The outcry would be enormous if large numbers of farmers began using Zyklon B as a pesticide on fruits and vegetables. That was the nerve gas Nazi Germany used to execute six million Jews and eight million other victims in their notorious death camps.
But there was little outcry except from environmentalists when the chief of President Trump’s Environmental Protection Agency late in 2017 decided to let U.S. farms continue using another nerve gas invented by the Nazis on crops as diverse as nuts, apples, broccoli, melons, citrus, corn and soybeans. German scientists didn’t invent the organophosphate chemical chlorpyrifos as a pesticide; rather they used it to gas Jews, gypsies and others they crammed into the airtight rear areas of mobile vans, a total of more than half a million persons.
Trump is not alone in allowing manufacturers (primarily the Dow Chemical Co.) to keep selling the noxious substance to farmers and others. In fact, ex-President Barack Obama’s EPA didn’t move to prevent use of chlorpyrifos (pronounced klawr-peer-uh-fos). Obama’s EPA, though, did not claim the evidence against the substance was “insufficient” to declare it a health hazard, as current EPA head Scott Pruitt did.
But the EPA under Obama did drag its feet, so much that in a 2015 hearing of the Ninth Circuit federal Court of Appeals, longtime appellate Judge Wallace Tashima scolded an EPA lawyer about the eight years it had by then taken the agency to work on a possible chlorpyrifos ban. “I think this is a pretty miserable record,” Tashima opined.
The upshot is that chemical companies, not objective scientists, appear to control America’s pesticide regulation, no matter who is president.
That became clear when a scientific panel of California’s Office of Environmental Health Hazard Assessment last month voted unanimously to place the chemical on the list of dangerous substances under the 1986 Proposition 65. The panel included professors from UC Berkeley, UCLA, UC Davis and Stanford, along with a scientist from the pharmaceutical firm Genentech.
Proposition 65 hazard warnings usually are found on gasoline pumps and tanker trucks, not grocery shelves. But California farms now use more than 1 million pounds of chlorpyrifos yearly, about one-fourth of the national total, even if it is at lower concentrations than what Nazi executioners employed. Just last May, 50 farm workers exposed to its spraying near Bakersfield immediately suffered symptoms like vomiting, nausea and fainting.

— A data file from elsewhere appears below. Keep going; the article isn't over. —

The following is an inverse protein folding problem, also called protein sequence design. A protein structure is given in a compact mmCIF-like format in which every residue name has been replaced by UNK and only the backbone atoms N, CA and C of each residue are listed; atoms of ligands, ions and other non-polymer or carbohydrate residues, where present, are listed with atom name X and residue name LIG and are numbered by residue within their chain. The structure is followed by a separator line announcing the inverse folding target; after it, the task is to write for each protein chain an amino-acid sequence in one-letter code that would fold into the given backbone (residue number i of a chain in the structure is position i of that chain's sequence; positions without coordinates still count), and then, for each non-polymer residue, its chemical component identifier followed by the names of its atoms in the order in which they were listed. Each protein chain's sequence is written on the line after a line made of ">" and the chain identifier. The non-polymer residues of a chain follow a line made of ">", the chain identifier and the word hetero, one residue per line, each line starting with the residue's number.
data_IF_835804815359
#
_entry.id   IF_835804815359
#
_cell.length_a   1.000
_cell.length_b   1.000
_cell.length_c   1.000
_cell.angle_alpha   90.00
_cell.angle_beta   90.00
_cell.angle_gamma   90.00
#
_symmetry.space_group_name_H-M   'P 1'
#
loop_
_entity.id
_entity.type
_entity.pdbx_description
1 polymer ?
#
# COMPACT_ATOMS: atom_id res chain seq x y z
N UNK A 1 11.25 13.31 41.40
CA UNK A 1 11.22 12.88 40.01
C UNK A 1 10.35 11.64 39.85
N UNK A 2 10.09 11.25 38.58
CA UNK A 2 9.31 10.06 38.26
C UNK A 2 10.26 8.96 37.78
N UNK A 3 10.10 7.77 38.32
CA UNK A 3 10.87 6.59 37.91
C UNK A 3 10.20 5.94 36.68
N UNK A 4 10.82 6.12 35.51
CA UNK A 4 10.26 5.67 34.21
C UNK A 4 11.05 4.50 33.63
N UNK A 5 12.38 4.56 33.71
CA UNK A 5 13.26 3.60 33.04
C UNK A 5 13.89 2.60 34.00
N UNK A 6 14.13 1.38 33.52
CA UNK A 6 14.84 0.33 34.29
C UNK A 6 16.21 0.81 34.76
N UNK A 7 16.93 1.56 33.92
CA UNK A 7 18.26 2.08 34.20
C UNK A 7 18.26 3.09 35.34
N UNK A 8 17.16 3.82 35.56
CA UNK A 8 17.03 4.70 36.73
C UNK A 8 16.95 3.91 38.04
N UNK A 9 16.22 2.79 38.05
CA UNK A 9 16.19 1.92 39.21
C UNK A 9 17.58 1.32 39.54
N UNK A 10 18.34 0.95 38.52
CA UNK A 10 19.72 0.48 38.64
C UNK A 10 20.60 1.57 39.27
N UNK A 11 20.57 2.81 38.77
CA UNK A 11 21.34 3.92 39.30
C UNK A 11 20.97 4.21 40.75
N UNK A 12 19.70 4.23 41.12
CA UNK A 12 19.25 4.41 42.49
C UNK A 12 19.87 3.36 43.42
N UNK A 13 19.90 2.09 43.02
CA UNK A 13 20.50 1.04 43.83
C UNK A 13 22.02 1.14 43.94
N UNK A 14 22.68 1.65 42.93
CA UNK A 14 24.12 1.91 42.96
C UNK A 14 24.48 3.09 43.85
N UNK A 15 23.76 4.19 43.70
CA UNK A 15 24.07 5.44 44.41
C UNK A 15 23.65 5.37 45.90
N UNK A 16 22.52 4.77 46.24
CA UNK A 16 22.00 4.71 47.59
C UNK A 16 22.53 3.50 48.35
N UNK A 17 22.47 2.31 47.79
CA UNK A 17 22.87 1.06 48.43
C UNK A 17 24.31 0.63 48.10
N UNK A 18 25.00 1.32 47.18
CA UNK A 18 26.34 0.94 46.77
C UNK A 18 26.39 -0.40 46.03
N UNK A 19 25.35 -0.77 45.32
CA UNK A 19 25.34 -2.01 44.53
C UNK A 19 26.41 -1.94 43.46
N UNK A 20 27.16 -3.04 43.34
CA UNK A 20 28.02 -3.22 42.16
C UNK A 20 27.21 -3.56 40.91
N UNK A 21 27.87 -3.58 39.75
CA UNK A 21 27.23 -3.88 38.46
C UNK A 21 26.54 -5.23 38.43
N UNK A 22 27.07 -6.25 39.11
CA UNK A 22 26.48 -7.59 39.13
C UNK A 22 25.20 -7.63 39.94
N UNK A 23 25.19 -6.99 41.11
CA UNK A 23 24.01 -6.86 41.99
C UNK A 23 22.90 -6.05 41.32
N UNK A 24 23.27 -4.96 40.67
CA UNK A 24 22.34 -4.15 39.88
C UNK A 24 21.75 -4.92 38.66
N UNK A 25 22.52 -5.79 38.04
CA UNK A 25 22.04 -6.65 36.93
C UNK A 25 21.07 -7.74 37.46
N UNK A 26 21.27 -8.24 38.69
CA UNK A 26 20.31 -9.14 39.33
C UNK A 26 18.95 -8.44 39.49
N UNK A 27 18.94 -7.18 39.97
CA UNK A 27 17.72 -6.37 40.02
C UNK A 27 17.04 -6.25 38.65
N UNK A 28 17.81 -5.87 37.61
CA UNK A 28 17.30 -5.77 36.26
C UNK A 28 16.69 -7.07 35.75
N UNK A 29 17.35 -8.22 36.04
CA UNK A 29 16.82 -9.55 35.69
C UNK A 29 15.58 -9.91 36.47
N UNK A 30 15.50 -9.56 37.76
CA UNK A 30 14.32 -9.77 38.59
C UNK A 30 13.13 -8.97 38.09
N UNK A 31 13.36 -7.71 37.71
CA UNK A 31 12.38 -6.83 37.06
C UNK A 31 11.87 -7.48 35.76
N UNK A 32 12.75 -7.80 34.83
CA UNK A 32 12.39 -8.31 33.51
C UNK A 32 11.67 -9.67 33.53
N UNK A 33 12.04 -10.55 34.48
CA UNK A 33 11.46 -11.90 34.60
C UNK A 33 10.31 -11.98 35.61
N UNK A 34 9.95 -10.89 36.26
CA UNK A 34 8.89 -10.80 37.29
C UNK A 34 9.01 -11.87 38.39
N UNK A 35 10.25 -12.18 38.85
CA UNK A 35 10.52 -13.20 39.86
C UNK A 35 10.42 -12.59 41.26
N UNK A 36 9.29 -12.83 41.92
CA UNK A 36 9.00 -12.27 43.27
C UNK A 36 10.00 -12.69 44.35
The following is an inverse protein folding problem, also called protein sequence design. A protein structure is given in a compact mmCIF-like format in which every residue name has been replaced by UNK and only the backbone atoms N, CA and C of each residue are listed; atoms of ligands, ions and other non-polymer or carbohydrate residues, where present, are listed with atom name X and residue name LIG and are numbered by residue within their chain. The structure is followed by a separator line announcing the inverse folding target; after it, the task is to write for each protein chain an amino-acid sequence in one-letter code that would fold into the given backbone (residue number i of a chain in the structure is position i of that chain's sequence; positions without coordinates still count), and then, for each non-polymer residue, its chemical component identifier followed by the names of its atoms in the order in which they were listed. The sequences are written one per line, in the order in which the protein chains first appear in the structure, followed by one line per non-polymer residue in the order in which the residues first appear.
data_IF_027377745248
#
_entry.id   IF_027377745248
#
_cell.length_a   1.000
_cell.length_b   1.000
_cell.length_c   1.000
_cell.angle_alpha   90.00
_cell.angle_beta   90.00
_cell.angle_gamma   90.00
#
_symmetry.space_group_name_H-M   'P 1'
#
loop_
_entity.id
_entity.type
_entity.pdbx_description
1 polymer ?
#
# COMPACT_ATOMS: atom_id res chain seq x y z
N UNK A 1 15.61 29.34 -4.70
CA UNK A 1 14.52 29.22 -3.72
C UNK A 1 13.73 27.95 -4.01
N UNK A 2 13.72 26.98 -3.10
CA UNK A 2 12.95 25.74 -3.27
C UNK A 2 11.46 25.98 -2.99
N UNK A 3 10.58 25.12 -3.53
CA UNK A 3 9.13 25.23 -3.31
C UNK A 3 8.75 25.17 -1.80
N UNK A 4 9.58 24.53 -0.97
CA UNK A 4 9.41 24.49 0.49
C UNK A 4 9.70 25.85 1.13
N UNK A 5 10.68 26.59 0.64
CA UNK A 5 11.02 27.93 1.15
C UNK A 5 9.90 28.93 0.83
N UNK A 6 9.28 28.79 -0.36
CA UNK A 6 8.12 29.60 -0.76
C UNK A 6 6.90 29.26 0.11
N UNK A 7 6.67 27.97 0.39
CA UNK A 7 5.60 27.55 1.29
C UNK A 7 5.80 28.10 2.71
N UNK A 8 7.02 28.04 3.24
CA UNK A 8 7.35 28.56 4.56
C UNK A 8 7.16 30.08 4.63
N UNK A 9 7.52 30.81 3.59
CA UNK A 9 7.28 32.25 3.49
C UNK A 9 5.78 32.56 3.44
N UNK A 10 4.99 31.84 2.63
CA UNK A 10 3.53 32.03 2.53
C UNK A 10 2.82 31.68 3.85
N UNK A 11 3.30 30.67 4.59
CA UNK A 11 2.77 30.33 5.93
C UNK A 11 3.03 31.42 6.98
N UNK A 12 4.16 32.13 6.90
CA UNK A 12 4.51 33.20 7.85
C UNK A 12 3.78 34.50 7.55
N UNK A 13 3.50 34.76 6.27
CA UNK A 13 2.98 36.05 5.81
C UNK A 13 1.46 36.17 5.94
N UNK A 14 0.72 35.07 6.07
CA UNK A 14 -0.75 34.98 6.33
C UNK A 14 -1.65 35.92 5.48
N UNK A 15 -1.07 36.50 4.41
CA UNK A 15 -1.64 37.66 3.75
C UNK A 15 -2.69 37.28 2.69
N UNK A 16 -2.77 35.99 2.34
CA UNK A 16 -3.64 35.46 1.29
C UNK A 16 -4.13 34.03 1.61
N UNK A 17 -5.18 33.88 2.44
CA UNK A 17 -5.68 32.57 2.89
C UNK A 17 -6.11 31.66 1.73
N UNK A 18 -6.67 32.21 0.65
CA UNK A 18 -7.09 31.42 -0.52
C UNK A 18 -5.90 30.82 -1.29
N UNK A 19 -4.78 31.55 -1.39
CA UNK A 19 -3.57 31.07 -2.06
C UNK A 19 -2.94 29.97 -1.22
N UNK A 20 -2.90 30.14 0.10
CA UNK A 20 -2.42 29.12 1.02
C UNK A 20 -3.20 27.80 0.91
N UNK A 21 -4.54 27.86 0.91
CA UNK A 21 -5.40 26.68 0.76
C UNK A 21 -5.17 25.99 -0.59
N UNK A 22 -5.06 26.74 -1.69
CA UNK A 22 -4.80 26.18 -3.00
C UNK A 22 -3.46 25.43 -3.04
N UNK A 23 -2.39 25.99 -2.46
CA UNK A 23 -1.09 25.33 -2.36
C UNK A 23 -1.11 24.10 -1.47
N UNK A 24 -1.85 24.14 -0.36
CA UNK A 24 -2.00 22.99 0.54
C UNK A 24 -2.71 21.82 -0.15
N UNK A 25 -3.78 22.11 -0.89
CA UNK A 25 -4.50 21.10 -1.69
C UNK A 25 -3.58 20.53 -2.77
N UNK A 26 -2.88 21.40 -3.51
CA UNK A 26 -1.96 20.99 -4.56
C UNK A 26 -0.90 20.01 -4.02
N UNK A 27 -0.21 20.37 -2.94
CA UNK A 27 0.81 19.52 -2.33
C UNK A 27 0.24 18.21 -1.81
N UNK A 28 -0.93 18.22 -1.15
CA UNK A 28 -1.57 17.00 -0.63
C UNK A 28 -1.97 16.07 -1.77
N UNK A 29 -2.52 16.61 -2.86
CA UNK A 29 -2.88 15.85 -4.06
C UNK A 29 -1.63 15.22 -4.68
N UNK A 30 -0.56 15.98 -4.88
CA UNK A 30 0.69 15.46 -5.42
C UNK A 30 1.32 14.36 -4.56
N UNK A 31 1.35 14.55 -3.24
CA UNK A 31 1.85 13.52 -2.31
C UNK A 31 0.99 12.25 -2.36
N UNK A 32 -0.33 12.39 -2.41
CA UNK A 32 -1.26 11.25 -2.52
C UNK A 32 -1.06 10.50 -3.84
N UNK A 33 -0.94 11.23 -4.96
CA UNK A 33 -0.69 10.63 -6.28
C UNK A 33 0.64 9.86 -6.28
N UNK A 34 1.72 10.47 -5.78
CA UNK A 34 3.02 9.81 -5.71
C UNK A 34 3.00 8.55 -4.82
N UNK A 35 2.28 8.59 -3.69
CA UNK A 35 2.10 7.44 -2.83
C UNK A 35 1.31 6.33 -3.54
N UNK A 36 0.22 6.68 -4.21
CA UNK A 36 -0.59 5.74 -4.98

A 2016 EPA report found there are no safe uses of chlorpyrifos. All food exposure, the study said, is unsafe and there is no safe level in drinking water. The chemical is found at unsafe levels in schools, homes and widespread communities in agricultural areas like the Central Valley. In fields, unsafe levels continue 18 days after spraying.
Ironically, this chemical also puts the lie to the old saying that “an apple a day keeps the doctor away.” For apples are one of the crops where chlorpyrifos is most commonly used. In California, it is used most heavily in Kern, Tulare and Monterey counties.
A detailed 2016 study by Project TENDR, an independent group of academic scientists, found “Children in America…are at an unacceptably high risk of neurodevelopmental disorders that affect the brain and nervous system, including autism, intellectual disabilities and…behavioral disabilities.” The pesticide puts children at risk for lower IQ, attention deficit disorders and childhood tremors, among other problems.
Instead of using it, farmers could fight insect pests with botanically-sourced pesticides including cinnamon oil and garlic oil. State officials report some have switched to another family of insecticides known as neonicitinoids. One problem: These substances threaten bees, even if they are easier on people.
But no one has to make changes for now because of the Pruitt ruling. So children not only in California, but nationwide, may be endangered by eating foods their parents have good reason to believe healthy. That’s in part because studies show toxicity even at very low concentrations.
The bottom line: Obama may have been slow dealing with the chlorpyrifos problem. But Trump and his appointee Pruitt make it clear they don’t even see a problem.